September 21, 2003

DO THE YECHI:

Waiting for the Messiah of Eastern Parkway (JONATHAN MAHLER, September 21, 2003, NY Times Magazine)

In the center of the room, a group of about 25 men are dancing hypnotically in a circle. A few bounce little boys on their shoulders as they chant a single phrase over and over: Yechi adonenu morenu verabbenu melech hamoshiach leolam voed.

A middle-aged man standing near me catches my eye. Like everyone else here, he's wearing the Lubavitch uniform -- black wool suit, white shirt and black fedora. When he opens his mouth to speak, I expect his words to come out coated in Yiddish. Instead, they're pure Brooklyn.

''That's the No. 1 hit in Crown Heights,'' he says, stroking his big red beard and grinning.

It looks almost like a rain dance, only instead of precipitation, these Lubavitchers are trying to hasten the arrival of the messiah. There's just one problem. The words of the accompanying song -- ''May our master, teacher and rabbi, the king messiah, live forever'' -- refer specifically to a man who died nine years ago: Rebbe Menachem Mendel Schneerson, the grand rabbi and spiritual leader of the Lubavitch movement from 1951 until 1994. The Yechi, as it is known, is sung as a demonstration of faith that their beloved rebbe will be back soon -- rising from the great beyond in a manner more befitting Jesus Christ than the savior of the Jewish people.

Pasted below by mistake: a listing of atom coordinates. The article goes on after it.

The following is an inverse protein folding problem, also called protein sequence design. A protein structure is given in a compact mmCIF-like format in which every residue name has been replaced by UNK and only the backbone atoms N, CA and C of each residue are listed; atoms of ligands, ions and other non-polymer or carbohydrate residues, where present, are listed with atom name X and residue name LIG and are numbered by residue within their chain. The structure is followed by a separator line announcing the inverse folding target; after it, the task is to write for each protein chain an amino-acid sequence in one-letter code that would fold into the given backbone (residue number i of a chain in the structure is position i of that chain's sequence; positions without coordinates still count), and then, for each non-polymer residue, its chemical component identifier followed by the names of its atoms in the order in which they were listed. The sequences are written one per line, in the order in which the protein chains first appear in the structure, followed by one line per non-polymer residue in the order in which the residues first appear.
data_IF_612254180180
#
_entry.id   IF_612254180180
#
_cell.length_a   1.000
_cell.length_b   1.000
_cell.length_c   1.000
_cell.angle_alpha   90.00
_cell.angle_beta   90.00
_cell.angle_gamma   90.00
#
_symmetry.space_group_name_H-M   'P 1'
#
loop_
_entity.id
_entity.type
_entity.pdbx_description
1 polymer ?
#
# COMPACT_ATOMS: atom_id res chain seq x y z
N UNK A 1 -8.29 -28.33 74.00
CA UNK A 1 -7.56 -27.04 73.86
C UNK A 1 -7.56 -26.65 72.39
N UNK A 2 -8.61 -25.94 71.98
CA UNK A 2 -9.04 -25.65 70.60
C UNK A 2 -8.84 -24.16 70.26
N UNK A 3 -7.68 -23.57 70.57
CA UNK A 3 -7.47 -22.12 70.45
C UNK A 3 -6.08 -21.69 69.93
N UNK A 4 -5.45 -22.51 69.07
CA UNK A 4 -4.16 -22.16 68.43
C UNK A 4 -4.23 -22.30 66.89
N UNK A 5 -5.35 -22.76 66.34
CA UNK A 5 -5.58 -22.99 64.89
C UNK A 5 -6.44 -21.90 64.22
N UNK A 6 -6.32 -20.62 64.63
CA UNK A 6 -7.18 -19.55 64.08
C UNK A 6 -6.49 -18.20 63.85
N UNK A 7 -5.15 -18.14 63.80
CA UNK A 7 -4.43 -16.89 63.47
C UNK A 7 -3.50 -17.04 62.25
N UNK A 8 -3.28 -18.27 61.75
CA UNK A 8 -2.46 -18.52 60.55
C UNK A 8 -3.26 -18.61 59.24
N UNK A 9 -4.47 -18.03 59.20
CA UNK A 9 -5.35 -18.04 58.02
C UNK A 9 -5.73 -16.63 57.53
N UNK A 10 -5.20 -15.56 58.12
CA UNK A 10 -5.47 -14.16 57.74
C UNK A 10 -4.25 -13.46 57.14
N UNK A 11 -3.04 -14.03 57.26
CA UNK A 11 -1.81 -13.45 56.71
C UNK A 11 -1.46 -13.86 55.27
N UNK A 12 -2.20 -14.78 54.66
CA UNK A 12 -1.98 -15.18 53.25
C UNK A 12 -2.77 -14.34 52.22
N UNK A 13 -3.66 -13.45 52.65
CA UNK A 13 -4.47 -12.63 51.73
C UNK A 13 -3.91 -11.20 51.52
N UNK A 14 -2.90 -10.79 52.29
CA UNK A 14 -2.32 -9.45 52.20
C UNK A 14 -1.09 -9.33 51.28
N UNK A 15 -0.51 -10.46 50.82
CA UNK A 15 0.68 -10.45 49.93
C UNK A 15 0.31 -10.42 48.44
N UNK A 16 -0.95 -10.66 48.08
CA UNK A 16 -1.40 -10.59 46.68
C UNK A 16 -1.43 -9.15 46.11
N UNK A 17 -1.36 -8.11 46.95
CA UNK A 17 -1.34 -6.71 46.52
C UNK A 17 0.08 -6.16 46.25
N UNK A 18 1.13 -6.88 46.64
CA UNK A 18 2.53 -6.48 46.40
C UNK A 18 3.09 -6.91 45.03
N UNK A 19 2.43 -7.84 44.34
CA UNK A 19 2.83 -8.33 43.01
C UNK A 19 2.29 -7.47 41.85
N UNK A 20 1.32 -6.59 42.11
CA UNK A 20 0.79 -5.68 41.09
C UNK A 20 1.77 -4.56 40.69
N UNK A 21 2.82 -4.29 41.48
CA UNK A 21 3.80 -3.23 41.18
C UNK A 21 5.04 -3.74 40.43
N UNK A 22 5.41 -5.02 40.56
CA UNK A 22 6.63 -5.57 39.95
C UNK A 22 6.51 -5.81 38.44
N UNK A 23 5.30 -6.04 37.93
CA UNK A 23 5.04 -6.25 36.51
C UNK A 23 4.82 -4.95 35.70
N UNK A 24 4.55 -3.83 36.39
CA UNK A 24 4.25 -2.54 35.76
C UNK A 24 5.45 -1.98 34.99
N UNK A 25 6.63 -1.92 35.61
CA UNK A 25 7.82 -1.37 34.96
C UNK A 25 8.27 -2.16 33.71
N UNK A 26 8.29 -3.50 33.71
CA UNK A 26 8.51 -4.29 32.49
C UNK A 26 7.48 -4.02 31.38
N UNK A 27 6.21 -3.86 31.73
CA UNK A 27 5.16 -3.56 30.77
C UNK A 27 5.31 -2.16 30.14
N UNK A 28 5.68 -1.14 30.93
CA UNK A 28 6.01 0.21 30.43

So if Yechi -- ''May he live'' -- is a demonstration of faith to some, it borders on a profane outburst to others. A swath of Lubavitchers are not only unwilling to utter the Yechi; they also refuse to be present in synagogues or at gatherings where it is chanted. To understand the concern of these so-called anti-messianists, consider that only a few men in Jewish history have been revered as the messiah after their deaths. One was Jesus. Another was Sabbatai Zevi, who won hundreds of thousands of followers across Palestine and Eastern Europe after publicly declaring himself the messiah in 1665. (Zevi's death was, relatively speaking, a small challenge to his adherents, who had already chosen to stick by him after his conversion to Islam.)

For the anti-messianists, their messianic brethren present a public-relations disaster of epic proportions. They worry that their Hasidic movement, which is 300 years old and has survived pogroms, Communism and the Holocaust, will become confused with a cult. What's more, they can hardly ignore the obvious Christian overtones of messianism: what kind of Jews believe in a second coming?


Why's it any more cult-like to be a Lubavitcher waiting for the second coming than to be a standard issue Jew waiting for the first?

Posted by Orrin Judd at September 21, 2003 5:32 PM
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